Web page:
Hence, the Hollywood Vampires band is an homage to friends who have passed. It’s also an excuse for three mates to get onto big stages and have a lot of fun in the process. The tribute part of the evening now got into full swing. Jim Morrison was remembered in a segue between Five To One and Break On Through (To The Other Side). Malcolm Young’s recent (plus Bon Scott’s more distant) demise was recalled in The Jack, Cooper producing a playing card every time he sang the chorus. I assume he was trying to convince any minors in the audience that he was actually singing about a playing card.
The frontman was starting to look like an over-enthusiastic World Cup referee in Ace Of Spades as more cards came flowing from his pockets. Lemmy was projected on the backdrop and big hairy men in the audience got choked up. To add extra credence to the experience, the vocals were handled by bass player Chris Wyse, who convincingly growled the words whilst banging out sixteenth notes on his A string.
Baba O’Riley followed in a tribute to Keith Moon and John Entwistle. It gave a chance for some of the other musicians to shine – principally Buck Johnson on the keys and Glen Sobel on drums. Sobel played a solo high on crossed arms and spinning sticks, but low on kicking things over and blowing things up. Moon would have turned in his grave. The vocal performance on this one wouldn’t have given Roger Daltrey sleepless nights, but Pete Townsend would have approved the whirling arms from the guitar section.
The band also played songs by people who are still around, though in the main the people who are still around were themselves. Hence, we got As Bad As I Am, written by Depp about his late step-father. Depp introduced him as “A criminal”. I’d have liked to hear the words, though Wembley Arena’s famously shocking acoustics saw to that. It was a catchy tune though. We also got Aerosmith (Sweet Emotion) and Alice Cooper (I’m Eighteen) covers – Sweet Emotion in particular was excellent; the brooding intro played by Perry via a talk box, Peter Frampton style.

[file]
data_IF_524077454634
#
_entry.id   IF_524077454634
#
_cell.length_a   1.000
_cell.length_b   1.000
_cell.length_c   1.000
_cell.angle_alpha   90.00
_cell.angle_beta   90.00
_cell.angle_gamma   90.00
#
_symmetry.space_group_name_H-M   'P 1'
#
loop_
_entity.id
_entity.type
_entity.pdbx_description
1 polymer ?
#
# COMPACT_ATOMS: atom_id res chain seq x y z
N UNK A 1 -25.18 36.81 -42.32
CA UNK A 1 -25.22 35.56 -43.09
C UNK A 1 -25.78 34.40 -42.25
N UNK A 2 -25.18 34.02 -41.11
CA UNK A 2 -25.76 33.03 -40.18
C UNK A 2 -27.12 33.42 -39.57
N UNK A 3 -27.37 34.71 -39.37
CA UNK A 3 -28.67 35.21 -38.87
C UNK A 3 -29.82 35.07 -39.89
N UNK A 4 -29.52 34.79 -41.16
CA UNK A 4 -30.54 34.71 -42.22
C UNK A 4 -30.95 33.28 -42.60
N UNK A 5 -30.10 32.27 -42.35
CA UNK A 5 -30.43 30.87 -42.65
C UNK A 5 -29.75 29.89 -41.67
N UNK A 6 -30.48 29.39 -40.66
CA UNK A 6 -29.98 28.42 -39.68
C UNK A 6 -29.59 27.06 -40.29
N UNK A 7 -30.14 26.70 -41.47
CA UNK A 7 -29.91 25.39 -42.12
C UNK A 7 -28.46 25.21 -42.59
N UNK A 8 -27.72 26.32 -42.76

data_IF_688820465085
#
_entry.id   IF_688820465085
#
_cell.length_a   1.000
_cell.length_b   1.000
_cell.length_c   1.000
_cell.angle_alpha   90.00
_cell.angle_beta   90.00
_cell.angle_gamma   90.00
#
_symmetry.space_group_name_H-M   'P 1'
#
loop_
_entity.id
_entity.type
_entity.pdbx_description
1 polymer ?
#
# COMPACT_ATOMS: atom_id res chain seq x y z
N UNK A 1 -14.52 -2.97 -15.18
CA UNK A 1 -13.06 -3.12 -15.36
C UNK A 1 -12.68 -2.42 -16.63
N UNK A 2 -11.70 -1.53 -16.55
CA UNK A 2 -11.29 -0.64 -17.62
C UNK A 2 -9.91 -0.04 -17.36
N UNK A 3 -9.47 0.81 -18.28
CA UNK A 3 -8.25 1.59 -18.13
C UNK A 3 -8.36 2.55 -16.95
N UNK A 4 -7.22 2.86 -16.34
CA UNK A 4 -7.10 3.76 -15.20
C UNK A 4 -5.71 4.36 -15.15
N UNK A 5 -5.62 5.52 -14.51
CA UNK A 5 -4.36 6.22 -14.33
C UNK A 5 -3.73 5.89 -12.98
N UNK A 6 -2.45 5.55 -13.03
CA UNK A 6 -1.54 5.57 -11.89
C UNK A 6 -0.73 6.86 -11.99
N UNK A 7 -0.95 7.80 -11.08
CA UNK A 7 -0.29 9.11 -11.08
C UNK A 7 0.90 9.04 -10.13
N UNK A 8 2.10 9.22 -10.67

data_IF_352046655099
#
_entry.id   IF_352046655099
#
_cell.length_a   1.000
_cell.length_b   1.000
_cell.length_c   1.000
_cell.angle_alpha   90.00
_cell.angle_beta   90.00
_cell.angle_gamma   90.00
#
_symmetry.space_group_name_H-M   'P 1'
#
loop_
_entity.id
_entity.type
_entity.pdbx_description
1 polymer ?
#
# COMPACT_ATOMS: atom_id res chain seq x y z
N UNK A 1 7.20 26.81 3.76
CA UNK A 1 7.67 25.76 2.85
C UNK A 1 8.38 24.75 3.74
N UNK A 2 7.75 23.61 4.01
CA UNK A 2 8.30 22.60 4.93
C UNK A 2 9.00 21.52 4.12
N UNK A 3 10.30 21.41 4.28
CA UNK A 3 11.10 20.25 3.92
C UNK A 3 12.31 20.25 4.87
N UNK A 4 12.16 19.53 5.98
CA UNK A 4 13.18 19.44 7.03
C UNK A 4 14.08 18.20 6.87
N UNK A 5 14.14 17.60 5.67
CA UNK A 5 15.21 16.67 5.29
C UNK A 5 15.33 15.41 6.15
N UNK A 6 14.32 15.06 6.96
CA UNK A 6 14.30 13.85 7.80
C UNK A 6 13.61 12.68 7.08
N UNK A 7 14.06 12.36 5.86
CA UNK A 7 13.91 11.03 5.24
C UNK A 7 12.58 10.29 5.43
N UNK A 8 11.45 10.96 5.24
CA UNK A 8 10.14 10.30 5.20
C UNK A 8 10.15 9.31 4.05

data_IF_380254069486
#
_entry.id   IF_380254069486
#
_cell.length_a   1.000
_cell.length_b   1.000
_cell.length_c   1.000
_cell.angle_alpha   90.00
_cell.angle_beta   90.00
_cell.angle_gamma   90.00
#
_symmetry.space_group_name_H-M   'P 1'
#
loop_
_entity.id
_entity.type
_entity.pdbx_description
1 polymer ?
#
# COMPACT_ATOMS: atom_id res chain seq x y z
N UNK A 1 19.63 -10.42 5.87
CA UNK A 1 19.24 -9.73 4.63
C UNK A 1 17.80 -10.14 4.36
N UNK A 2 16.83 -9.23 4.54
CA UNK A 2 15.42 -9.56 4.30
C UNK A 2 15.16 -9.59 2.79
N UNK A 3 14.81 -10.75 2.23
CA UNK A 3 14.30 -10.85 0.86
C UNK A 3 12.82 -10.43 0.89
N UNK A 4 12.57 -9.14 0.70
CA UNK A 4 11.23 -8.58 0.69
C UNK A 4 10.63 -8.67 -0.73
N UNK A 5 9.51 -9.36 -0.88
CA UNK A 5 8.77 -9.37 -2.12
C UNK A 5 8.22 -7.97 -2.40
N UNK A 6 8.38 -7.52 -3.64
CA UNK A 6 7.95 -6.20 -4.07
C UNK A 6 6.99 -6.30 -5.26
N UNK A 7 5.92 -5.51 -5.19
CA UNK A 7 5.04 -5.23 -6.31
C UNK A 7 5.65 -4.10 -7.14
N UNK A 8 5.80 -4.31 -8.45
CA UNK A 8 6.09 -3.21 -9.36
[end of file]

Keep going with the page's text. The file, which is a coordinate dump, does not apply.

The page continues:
There was only really one opportunity to hear Johnny Depp’s guitar, when he played a short solo in Fleetwood Mac’s Stop Messin’ Around. Evidence would suggest he shouldn’t give up the day job – though given the rewards of the day job, I don’t suppose he’s too fussed. We did, however, get two opportunities to hear him sing. In People Who Died, Depp delivered a kind of Ian Dury meets Foghorn Leghorn spoken southern drawl. The highlight of the entire evening though was also sung by Depp; an excellent cover of Bowie’s Heroes. The accent was deep south again, only this time south of the Thames and the vocal performance carried real emotional depth. He is an actor, after all. The backdrop featured Masayoshi Sukita’s iconic photograph from the Heroes album cover, though inexplicably, it was projected back to front.
By far the biggest crowd reaction of the night was reserved for the encore, when the band came out and played Cooper’s School’s Out, plus a short segue into and out of Another Brick In The Wall. The audience went bananas and hundreds of Hollywood Vampires branded giant balloons descended from the ceiling. Whilst I’ve no doubt the crowd went home happy from a night of good rockin’ music, it seemed they were more enthused celebrating the living rather than the dead.
Sadly, Taylor Hawkins’ sole contribution was to introduce The Darkness.
The Hollywood Vampires, 20 June 2018. Review and photography by Simon Reed. Simon has his own music photography site at: www.musicalpictures.co.uk